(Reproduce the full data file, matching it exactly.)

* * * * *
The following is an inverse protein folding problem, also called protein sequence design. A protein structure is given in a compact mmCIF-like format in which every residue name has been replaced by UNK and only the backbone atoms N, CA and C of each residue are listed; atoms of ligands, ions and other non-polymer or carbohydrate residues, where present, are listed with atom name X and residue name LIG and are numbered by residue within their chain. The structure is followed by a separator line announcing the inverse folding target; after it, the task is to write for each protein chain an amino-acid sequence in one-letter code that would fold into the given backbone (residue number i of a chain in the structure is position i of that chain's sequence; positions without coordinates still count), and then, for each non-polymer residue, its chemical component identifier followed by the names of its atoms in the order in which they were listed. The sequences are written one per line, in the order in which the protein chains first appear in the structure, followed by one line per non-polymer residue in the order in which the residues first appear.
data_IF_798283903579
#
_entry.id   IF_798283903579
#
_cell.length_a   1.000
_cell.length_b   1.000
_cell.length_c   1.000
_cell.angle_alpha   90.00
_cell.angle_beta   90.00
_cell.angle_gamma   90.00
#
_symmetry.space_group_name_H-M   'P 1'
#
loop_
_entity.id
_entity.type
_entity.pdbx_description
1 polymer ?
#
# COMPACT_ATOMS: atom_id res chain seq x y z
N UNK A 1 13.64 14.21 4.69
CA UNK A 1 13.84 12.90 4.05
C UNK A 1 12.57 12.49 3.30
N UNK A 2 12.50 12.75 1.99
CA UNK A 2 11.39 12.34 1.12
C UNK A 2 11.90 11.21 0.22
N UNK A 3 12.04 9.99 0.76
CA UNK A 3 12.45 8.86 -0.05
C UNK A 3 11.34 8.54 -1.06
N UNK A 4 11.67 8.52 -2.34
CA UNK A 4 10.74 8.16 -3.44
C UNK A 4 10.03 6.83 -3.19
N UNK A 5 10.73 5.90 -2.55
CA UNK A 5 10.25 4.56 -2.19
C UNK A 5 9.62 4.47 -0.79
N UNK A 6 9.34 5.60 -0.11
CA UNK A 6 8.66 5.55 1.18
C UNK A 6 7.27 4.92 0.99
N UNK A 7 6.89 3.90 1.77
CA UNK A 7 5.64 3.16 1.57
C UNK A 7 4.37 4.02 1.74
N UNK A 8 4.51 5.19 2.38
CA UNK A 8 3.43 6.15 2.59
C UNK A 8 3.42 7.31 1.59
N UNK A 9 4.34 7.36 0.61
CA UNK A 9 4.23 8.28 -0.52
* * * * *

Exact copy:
The following is an inverse protein folding problem, also called protein sequence design. A protein structure is given in a compact mmCIF-like format in which every residue name has been replaced by UNK and only the backbone atoms N, CA and C of each residue are listed; atoms of ligands, ions and other non-polymer or carbohydrate residues, where present, are listed with atom name X and residue name LIG and are numbered by residue within their chain. The structure is followed by a separator line announcing the inverse folding target; after it, the task is to write for each protein chain an amino-acid sequence in one-letter code that would fold into the given backbone (residue number i of a chain in the structure is position i of that chain's sequence; positions without coordinates still count), and then, for each non-polymer residue, its chemical component identifier followed by the names of its atoms in the order in which they were listed. The sequences are written one per line, in the order in which the protein chains first appear in the structure, followed by one line per non-polymer residue in the order in which the residues first appear.
data_IF_798283903579
#
_entry.id   IF_798283903579
#
_cell.length_a   1.000
_cell.length_b   1.000
_cell.length_c   1.000
_cell.angle_alpha   90.00
_cell.angle_beta   90.00
_cell.angle_gamma   90.00
#
_symmetry.space_group_name_H-M   'P 1'
#
loop_
_entity.id
_entity.type
_entity.pdbx_description
1 polymer ?
#
# COMPACT_ATOMS: atom_id res chain seq x y z
N UNK A 1 13.64 14.21 4.69
CA UNK A 1 13.84 12.90 4.05
C UNK A 1 12.57 12.49 3.30
N UNK A 2 12.50 12.75 1.99
CA UNK A 2 11.39 12.34 1.12
C UNK A 2 11.90 11.21 0.22
N UNK A 3 12.04 9.99 0.76
CA UNK A 3 12.45 8.86 -0.05
C UNK A 3 11.34 8.54 -1.06
N UNK A 4 11.67 8.52 -2.34
CA UNK A 4 10.74 8.16 -3.44
C UNK A 4 10.03 6.83 -3.19
N UNK A 5 10.73 5.90 -2.55
CA UNK A 5 10.25 4.56 -2.19
C UNK A 5 9.62 4.47 -0.79
N UNK A 6 9.34 5.60 -0.11
CA UNK A 6 8.66 5.55 1.18
C UNK A 6 7.27 4.92 0.99
N UNK A 7 6.89 3.90 1.77
CA UNK A 7 5.64 3.16 1.57
C UNK A 7 4.37 4.02 1.74
N UNK A 8 4.51 5.19 2.38
CA UNK A 8 3.43 6.15 2.59
C UNK A 8 3.42 7.31 1.59
N UNK A 9 4.34 7.36 0.61
CA UNK A 9 4.23 8.28 -0.52